Because of its relationships with other manufacturers in the area, the company is confident that it can produce and launch two new product designs per year. For the StaBowMount, DeWys Engineering worked with Coopersville-based Reeves Plastics LLC to develop its tooling and manufacturing process.

“We’ve got enough suppliers around here where we can really negotiate screaming production deals so we don’t have to go overseas,” DeWys said. “I want to try to keep our supply chain as Michigan-based as we can.”


DeWys Engineering has established itself as a nimble engineering firm among small-scale manufacturers. A combination of technology, quick turnarounds and youthful persistence has largely driven the company’s success to this point, DeWys said.

While the company works on a number of overflow projects that its larger clients’ design teams cannot handle, one of its greatest opportunities for growth is in contract design work for smaller organizations that cannot afford an on-staff design team, DeWys said.

Those factors led Conklin-based Van Hydraulics Inc. to become one of DeWys Engineering’s first customers, said Jim Wilde, manager at the company. As a small fabrication and repair shop for hydraulic components, Van Hydraulics couldn’t afford to maintain even a part-time design staff. As a result, it’s more cost effective to contract DeWys Engineering on a limited basis when it needs engineering work, he said.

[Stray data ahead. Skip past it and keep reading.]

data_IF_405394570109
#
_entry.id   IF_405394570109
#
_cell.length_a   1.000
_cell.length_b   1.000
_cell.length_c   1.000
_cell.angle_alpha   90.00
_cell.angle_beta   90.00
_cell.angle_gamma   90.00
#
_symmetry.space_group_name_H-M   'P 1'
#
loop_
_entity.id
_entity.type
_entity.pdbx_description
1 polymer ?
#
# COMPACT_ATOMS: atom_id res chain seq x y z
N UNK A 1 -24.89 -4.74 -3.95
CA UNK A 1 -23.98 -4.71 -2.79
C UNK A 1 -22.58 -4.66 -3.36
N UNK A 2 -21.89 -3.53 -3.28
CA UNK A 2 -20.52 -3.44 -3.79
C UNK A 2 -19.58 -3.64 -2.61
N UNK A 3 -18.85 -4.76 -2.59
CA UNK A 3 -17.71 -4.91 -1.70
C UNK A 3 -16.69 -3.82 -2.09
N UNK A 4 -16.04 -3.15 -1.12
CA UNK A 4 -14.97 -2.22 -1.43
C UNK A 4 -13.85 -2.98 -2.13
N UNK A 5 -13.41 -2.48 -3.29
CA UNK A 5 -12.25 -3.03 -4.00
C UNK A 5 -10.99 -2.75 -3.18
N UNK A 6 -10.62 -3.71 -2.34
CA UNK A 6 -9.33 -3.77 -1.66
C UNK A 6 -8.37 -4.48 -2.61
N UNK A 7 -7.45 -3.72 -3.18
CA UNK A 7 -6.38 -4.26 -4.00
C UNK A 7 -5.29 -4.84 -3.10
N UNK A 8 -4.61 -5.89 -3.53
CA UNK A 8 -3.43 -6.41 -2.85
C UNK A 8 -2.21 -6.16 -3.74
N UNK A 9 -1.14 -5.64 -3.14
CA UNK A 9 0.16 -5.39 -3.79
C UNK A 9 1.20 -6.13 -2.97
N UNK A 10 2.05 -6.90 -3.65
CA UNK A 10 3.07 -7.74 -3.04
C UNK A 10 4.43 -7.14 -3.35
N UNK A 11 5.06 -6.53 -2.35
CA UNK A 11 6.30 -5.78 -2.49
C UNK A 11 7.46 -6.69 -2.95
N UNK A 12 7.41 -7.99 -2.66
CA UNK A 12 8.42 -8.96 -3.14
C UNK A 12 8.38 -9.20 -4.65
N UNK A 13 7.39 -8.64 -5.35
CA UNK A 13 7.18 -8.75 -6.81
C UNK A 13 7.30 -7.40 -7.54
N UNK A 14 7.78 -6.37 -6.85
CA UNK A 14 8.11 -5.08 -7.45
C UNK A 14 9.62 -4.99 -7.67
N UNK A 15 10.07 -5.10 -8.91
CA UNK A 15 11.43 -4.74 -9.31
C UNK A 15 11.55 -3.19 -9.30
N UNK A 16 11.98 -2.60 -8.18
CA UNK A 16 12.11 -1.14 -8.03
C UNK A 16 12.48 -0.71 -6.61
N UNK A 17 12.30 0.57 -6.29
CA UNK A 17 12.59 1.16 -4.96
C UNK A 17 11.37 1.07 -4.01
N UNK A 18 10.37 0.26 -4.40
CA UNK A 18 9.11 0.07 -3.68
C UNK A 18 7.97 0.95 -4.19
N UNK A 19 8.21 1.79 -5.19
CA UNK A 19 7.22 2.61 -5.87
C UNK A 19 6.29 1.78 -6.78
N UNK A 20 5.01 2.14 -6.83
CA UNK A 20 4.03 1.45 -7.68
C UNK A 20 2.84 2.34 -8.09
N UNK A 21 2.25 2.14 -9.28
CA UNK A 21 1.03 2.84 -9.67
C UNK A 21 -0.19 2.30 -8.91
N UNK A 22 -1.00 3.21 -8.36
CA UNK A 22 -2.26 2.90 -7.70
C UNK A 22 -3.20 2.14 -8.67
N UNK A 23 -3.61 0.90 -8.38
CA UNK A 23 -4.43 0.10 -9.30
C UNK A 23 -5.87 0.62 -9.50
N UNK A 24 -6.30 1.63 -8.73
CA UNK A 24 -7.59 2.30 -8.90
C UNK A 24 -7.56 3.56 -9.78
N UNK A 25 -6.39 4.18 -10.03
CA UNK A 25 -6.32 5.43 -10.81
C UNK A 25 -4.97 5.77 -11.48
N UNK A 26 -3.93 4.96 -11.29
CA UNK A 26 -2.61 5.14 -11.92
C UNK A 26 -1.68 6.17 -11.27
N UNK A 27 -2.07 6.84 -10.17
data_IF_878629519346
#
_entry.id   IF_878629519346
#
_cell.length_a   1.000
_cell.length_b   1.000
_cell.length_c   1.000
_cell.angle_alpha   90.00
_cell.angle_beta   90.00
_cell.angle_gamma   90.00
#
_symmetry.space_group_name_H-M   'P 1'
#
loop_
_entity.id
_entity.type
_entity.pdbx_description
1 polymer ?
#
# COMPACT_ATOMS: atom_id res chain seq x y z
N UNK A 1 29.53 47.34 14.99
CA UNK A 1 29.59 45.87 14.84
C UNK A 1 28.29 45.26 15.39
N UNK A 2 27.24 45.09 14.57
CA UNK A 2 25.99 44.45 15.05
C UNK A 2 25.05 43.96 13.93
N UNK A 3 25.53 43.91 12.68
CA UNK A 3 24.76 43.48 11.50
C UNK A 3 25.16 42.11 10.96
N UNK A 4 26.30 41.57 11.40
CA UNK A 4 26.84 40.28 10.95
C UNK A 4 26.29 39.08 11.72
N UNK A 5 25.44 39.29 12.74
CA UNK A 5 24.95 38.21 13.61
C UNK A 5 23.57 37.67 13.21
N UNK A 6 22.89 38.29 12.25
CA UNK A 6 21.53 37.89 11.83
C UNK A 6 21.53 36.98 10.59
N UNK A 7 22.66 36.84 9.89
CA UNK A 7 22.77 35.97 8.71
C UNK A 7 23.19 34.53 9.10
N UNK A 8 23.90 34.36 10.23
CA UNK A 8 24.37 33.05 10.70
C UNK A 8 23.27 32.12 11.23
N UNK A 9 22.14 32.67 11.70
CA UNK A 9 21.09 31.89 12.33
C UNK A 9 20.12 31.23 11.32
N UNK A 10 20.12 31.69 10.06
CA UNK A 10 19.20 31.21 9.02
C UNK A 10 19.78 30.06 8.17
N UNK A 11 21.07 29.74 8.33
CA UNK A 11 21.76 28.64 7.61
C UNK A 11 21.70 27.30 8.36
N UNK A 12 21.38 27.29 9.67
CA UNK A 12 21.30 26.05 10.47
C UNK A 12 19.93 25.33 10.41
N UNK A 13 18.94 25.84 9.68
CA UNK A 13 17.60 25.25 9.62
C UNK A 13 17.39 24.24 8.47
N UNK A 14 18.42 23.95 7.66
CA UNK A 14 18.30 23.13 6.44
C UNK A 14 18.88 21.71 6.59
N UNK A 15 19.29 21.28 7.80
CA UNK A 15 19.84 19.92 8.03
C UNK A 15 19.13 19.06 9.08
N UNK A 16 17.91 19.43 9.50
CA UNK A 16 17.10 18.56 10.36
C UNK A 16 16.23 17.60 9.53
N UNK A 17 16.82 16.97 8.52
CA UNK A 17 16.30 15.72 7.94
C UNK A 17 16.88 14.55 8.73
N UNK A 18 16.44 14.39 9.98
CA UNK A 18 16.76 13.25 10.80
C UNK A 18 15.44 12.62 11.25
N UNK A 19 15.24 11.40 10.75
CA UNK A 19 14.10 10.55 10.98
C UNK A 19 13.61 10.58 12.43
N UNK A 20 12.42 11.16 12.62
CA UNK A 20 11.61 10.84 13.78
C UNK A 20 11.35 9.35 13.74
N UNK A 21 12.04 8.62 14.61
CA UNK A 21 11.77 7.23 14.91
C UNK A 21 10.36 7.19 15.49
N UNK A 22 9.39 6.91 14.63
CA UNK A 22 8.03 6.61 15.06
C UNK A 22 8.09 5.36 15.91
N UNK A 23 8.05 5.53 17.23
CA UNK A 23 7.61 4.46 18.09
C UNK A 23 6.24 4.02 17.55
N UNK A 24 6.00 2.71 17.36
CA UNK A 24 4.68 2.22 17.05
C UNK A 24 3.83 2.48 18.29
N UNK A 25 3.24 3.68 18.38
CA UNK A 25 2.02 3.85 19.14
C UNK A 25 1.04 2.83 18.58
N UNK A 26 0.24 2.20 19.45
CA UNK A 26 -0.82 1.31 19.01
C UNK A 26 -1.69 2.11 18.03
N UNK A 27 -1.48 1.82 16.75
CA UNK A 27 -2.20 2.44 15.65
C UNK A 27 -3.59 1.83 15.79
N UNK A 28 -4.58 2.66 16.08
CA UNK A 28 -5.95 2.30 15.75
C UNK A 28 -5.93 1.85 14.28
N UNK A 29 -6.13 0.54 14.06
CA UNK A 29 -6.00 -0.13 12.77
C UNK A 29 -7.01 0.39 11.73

“What he draws up makes us look like a big company that has design in-house, but without the cost,” Wilde said. “He’ll take ideas, implement them and go further.”

While the company operates with a lean budget familiar to startups, it doesn’t skimp on technology. It recently invested approximately $50,000 in three-dimensional laser scanning technology to digitize models of parts that may have previously been designed on prints. The company also invests in 3-D printing technology, its website and computers for its employees.

“I want to take the money that we’re making now and reinvest it so that we can do an even better job for our customers,” DeWys said.


The manufacturing industry is something that runs in the family, DeWys said. In 1977, his father, Mark DeWys, founded the Marne-based metal fabricator DeWys Manufacturing Inc., which was later sold after his death to other family members. While the two companies are not affiliated, Paul DeWys spent a significant amount of time learning the trade at his father’s shop, beginning his career by pushing a broom while still in high school.